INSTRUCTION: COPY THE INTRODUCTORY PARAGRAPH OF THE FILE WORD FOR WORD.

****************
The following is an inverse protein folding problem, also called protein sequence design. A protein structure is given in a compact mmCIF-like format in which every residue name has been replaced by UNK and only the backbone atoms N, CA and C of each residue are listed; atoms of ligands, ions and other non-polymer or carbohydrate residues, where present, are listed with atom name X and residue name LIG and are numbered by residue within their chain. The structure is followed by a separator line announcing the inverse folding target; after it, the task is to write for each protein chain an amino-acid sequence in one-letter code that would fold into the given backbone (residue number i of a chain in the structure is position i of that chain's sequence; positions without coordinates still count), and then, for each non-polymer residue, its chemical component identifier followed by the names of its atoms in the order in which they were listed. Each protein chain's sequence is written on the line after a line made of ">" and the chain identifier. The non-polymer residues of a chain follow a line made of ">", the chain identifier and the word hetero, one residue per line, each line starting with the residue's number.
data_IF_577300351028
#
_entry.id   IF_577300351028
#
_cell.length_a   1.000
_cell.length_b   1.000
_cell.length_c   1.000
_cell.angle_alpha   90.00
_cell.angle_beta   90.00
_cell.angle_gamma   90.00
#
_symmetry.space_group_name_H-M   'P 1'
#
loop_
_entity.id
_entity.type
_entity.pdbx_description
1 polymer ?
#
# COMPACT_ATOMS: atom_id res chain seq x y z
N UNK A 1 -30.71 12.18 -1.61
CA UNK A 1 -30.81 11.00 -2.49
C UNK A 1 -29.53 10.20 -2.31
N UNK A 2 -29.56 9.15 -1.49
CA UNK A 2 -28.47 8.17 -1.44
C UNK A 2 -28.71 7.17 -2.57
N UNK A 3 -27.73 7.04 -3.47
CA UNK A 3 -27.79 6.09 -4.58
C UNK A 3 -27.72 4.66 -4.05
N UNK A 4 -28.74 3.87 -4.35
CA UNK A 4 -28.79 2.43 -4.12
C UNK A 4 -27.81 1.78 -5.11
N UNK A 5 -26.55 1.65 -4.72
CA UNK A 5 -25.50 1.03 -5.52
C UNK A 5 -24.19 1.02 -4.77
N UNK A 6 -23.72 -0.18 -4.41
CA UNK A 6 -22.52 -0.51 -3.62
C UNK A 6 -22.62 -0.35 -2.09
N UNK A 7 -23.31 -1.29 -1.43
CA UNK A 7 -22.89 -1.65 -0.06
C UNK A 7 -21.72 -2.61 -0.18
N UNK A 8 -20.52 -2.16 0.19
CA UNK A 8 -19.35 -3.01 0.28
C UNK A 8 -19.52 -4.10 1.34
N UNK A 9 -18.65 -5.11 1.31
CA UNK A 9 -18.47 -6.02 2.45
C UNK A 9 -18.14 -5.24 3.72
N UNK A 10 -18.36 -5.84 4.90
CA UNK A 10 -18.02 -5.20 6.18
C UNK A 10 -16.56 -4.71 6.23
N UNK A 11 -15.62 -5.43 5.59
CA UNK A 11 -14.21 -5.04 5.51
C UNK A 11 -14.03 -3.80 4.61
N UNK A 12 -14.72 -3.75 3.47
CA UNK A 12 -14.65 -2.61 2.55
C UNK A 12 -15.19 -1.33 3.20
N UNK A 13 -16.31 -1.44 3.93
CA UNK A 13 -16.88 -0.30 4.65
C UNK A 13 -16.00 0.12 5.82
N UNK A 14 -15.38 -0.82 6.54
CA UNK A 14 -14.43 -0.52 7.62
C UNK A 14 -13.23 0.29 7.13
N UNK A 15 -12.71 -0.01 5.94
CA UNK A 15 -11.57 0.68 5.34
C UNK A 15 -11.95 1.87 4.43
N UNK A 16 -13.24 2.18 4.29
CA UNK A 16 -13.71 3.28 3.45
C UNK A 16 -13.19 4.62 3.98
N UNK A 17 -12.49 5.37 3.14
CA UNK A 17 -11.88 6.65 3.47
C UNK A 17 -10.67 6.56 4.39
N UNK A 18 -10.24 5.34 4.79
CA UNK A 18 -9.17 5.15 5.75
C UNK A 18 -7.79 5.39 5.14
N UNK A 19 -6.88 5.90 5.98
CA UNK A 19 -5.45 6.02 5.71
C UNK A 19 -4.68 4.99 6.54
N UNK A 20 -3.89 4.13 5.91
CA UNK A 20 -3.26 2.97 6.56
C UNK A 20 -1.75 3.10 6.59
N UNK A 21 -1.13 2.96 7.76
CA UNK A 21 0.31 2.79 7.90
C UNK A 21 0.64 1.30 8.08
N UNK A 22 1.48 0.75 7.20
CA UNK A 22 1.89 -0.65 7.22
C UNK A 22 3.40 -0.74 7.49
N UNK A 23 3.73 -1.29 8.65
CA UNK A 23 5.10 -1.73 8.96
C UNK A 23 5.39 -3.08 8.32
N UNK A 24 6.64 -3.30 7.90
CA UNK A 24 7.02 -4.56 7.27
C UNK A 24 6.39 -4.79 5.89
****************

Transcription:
The following is an inverse protein folding problem, also called protein sequence design. A protein structure is given in a compact mmCIF-like format in which every residue name has been replaced by UNK and only the backbone atoms N, CA and C of each residue are listed; atoms of ligands, ions and other non-polymer or carbohydrate residues, where present, are listed with atom name X and residue name LIG and are numbered by residue within their chain. The structure is followed by a separator line announcing the inverse folding target; after it, the task is to write for each protein chain an amino-acid sequence in one-letter code that would fold into the given backbone (residue number i of a chain in the structure is position i of that chain's sequence; positions without coordinates still count), and then, for each non-polymer residue, its chemical component identifier followed by the names of its atoms in the order in which they were listed. Each protein chain's sequence is written on the line after a line made of ">" and the chain identifier. The non-polymer residues of a chain follow a line made of ">", the chain identifier and the word hetero, one residue per line, each line starting with the residue's number.